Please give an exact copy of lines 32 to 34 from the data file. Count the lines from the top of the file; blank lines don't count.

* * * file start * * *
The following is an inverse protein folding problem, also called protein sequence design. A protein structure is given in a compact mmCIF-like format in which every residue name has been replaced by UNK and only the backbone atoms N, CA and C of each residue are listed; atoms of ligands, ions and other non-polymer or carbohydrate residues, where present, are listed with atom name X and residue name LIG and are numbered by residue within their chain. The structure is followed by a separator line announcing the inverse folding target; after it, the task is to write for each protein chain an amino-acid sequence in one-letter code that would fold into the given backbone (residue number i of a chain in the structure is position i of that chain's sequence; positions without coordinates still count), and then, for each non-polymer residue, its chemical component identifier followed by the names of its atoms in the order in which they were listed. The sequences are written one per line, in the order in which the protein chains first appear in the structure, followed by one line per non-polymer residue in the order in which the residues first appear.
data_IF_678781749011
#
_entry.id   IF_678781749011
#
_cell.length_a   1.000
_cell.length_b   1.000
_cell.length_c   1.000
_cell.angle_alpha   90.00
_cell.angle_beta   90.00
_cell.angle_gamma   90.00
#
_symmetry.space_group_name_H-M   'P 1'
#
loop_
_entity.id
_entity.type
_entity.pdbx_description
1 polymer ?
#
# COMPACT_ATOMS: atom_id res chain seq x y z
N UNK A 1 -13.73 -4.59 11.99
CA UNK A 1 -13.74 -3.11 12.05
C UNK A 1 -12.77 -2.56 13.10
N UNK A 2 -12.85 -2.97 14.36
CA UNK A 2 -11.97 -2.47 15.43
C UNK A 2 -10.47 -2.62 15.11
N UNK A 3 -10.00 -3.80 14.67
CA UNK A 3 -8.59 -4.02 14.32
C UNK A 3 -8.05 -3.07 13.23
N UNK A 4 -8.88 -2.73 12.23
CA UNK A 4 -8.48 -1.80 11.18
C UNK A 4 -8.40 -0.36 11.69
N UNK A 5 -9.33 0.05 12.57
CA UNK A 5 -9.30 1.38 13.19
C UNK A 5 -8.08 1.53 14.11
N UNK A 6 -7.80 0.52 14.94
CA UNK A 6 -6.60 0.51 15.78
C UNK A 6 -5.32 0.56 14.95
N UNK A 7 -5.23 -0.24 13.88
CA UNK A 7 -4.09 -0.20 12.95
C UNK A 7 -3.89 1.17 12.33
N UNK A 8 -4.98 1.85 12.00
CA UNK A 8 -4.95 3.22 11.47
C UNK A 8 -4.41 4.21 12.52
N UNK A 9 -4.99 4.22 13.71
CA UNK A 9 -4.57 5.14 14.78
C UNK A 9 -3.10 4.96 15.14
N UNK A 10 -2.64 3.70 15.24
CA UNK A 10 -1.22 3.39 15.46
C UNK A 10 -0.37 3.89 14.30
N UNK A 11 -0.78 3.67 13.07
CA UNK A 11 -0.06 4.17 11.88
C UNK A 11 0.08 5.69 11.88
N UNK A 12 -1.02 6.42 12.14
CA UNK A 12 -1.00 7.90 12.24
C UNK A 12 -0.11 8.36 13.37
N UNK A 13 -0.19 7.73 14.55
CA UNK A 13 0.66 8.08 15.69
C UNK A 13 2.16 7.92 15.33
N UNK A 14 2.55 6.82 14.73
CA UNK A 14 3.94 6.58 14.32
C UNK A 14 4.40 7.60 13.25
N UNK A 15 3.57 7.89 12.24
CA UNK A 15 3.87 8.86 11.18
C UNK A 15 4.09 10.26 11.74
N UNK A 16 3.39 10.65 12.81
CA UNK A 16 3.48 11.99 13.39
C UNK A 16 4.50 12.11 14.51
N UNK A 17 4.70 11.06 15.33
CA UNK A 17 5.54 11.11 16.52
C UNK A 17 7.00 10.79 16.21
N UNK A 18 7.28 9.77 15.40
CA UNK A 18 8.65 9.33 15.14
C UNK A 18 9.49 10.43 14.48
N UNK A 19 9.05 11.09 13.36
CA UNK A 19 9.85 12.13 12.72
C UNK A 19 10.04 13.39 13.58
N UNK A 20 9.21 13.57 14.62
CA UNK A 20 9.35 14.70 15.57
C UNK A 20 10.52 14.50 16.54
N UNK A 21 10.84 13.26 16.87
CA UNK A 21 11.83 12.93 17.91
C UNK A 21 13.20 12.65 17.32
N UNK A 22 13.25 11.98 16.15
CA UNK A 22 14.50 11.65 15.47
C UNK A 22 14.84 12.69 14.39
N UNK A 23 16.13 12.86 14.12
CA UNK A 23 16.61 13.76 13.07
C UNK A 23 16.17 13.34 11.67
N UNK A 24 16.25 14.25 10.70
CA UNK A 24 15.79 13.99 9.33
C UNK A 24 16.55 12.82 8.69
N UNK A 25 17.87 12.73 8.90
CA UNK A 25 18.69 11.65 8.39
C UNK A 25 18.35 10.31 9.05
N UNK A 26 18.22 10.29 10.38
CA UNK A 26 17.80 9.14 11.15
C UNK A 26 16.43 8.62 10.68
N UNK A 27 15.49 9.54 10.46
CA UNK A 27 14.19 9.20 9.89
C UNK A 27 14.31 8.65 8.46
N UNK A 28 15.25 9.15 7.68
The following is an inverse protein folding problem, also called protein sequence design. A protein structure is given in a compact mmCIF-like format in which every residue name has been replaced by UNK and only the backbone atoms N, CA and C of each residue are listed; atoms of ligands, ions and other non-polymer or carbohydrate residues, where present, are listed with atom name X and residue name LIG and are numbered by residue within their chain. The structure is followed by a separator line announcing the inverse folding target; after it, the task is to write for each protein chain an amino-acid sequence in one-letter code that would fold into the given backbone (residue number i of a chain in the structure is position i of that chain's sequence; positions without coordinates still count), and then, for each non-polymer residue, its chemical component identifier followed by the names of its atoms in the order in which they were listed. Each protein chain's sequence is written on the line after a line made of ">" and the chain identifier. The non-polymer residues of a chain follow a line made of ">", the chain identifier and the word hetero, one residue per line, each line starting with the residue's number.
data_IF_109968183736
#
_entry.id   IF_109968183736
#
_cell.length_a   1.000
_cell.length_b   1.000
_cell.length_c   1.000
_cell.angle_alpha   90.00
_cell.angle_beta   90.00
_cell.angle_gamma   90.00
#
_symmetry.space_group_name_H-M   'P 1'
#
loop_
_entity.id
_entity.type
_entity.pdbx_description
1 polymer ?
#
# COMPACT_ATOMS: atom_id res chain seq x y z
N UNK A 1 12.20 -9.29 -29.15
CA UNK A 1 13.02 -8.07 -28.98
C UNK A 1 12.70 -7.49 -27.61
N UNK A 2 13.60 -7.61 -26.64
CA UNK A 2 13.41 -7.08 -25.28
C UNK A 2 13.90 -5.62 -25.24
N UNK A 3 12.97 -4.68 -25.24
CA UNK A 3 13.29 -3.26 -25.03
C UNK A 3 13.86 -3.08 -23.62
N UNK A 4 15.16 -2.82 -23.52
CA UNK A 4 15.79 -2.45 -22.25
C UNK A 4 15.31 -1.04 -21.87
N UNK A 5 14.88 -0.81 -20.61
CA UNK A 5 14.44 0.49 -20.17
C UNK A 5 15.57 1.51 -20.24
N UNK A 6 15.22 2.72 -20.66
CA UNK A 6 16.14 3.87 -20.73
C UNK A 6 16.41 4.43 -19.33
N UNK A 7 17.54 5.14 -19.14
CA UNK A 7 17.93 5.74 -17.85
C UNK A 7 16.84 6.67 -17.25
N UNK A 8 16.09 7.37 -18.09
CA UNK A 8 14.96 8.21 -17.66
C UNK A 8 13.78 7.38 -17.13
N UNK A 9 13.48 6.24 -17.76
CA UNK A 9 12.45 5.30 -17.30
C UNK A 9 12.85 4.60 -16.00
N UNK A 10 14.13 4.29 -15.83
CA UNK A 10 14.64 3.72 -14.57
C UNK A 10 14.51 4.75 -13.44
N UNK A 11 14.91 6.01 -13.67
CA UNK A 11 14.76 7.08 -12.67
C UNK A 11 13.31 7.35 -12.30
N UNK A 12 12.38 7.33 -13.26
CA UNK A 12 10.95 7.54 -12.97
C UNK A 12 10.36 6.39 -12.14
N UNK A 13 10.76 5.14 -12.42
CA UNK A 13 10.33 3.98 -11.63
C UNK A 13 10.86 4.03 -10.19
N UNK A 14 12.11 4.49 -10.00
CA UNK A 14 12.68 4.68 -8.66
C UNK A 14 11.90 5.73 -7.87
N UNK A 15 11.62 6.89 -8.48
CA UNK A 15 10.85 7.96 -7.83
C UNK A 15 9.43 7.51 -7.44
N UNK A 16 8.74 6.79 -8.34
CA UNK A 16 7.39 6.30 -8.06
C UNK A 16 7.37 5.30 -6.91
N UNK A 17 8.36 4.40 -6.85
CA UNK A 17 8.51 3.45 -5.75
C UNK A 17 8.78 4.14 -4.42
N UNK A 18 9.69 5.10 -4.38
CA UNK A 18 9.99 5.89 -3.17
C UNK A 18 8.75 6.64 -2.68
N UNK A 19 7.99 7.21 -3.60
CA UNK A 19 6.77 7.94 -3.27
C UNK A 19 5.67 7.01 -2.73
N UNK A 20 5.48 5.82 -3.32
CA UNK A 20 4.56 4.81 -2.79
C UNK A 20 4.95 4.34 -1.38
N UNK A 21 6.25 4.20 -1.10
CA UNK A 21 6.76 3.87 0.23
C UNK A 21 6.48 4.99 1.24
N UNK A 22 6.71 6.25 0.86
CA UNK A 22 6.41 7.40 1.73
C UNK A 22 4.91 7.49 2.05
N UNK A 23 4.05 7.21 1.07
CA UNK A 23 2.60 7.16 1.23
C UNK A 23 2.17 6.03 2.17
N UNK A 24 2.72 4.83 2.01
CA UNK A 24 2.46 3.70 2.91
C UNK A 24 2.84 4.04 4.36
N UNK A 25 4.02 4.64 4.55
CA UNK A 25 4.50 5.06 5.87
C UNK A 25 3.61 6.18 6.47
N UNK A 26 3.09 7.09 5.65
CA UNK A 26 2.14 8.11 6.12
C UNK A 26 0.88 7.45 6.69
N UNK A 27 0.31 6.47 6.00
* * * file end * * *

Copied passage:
CA UNK A 4 -8.48 -1.80 11.18
C UNK A 4 -8.40 -0.36 11.69
N UNK A 5 -9.33 0.05 12.57